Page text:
Article

Reduced functional connectivity in a right-hemisphere network for volitional ocular motor control in schizophrenia

Institute of Neuroscience, School of Life Sciences, National Yang-Ming University, Taipei 112, Taiwan.
Brain (Impact Factor: 10.23). 02/2010; 133(Pt 2):625-37. DOI: 10.1093/brain/awp317
Source: PubMed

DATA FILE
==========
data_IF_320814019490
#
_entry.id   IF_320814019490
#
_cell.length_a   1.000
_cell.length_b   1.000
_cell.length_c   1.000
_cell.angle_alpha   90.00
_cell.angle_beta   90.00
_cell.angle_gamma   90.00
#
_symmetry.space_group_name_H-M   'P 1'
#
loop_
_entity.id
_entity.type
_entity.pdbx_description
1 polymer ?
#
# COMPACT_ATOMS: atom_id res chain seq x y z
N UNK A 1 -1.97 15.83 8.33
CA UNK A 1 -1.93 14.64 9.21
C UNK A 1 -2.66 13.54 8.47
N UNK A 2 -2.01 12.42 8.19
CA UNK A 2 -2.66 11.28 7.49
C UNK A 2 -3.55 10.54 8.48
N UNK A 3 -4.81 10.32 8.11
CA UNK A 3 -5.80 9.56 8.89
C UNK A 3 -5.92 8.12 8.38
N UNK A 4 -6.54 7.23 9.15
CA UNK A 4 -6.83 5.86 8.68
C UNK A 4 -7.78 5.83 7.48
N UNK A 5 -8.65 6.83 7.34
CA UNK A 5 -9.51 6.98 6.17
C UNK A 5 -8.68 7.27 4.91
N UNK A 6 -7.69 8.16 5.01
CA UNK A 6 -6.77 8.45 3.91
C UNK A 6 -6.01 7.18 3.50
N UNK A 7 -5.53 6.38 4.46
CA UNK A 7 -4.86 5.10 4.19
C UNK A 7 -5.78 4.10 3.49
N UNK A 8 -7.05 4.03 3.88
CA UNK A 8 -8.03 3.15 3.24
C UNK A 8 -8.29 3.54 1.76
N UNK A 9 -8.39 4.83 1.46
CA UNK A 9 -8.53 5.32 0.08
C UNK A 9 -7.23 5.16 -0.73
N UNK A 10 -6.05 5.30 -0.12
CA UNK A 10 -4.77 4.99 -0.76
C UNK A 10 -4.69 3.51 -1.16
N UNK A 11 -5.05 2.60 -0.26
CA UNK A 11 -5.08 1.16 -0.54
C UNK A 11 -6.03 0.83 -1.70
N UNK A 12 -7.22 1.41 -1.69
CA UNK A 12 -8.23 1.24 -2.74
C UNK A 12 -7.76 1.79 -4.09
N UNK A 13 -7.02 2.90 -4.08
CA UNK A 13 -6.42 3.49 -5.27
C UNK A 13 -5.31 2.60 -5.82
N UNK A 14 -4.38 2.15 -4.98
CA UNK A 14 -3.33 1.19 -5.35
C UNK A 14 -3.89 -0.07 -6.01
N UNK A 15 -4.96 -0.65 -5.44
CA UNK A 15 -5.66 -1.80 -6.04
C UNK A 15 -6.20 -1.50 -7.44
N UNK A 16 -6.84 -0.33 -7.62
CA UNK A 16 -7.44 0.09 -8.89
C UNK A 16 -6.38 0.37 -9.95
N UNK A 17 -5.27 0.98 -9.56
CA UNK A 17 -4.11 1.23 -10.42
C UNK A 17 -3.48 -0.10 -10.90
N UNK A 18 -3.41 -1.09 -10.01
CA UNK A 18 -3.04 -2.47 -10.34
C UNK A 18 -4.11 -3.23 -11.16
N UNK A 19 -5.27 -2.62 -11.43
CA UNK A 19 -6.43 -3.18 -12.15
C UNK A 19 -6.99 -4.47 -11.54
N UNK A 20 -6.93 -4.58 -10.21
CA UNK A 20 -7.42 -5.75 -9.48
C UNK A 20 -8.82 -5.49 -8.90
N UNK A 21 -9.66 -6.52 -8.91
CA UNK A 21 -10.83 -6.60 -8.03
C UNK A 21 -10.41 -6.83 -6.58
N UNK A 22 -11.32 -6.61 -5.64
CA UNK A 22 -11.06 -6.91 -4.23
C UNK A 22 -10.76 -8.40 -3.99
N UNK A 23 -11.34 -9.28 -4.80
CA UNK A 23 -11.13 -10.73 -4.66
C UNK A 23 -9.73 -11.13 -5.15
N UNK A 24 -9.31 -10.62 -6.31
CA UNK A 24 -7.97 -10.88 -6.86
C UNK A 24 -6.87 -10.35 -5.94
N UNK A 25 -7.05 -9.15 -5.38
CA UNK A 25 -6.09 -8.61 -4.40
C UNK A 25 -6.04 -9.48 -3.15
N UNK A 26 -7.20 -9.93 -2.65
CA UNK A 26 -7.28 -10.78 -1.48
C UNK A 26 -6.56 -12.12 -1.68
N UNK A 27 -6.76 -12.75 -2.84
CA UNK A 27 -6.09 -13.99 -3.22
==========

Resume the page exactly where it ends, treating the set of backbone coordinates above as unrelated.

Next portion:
ABSTRACT Patients with schizophrenia consistently show deficient performance on tasks requiring volitional saccades. We previously reported reduced fractional anisotropy in the white matter underlying right dorsal anterior cingulate cortex in schizophrenia, which, along with lower fractional anisotropy in the right frontal eye field and posterior parietal cortex, predicted longer latencies of volitional saccades. This suggests that reduced microstructural integrity of dorsal anterior cingulate cortex white matter disrupts connectivity in the right hemisphere-dominant network for spatial attention and volitional ocular motor control. To test this hypothesis, we examined functional connectivity of the cingulate eye field component of this network, which is located in dorsal anterior cingulate cortex, during a task comprising volitional prosaccades and antisaccades. In patients with schizophrenia, we expected to find reduced functional connectivity, specifically in the right hemisphere, which predicted prolonged saccadic latency. Twenty-seven medicated schizophrenia outpatients and 21 demographically matched healthy controls performed volitional saccades during functional magnetic resonance imaging. Based on task-related activation, seed regions in the right and left cingulate eye field were defined. In both groups, the right and left cingulate eye field showed positive correlations with the ocular motor network and negative correlations with the default network. Patients showed reduced positive functional connectivity of the cingulate eye field, specifically in the right hemisphere. Negative functional connectivity of the right cingulate eye field predicted faster saccades, but these relations differed by group, and were only present in controls. This pattern of relations suggests that the coordination of activity between ocular motor and default networks is important for efficient task performance and is disrupted in schizophrenia. Along with prior observations of reduced white matter microstructural integrity (fractional anisotropy) in schizophrenia, the present finding of reduced functional connectivity suggests that functional and structural abnormalities of the right cingulate eye field disrupt connectivity in the network for spatial attention and volitional ocular motor control. These abnormalities may contribute to deficits in overcoming prepotency in the service of directing eye gaze and attention to the parts of the environment that are the most behaviourally relevant.

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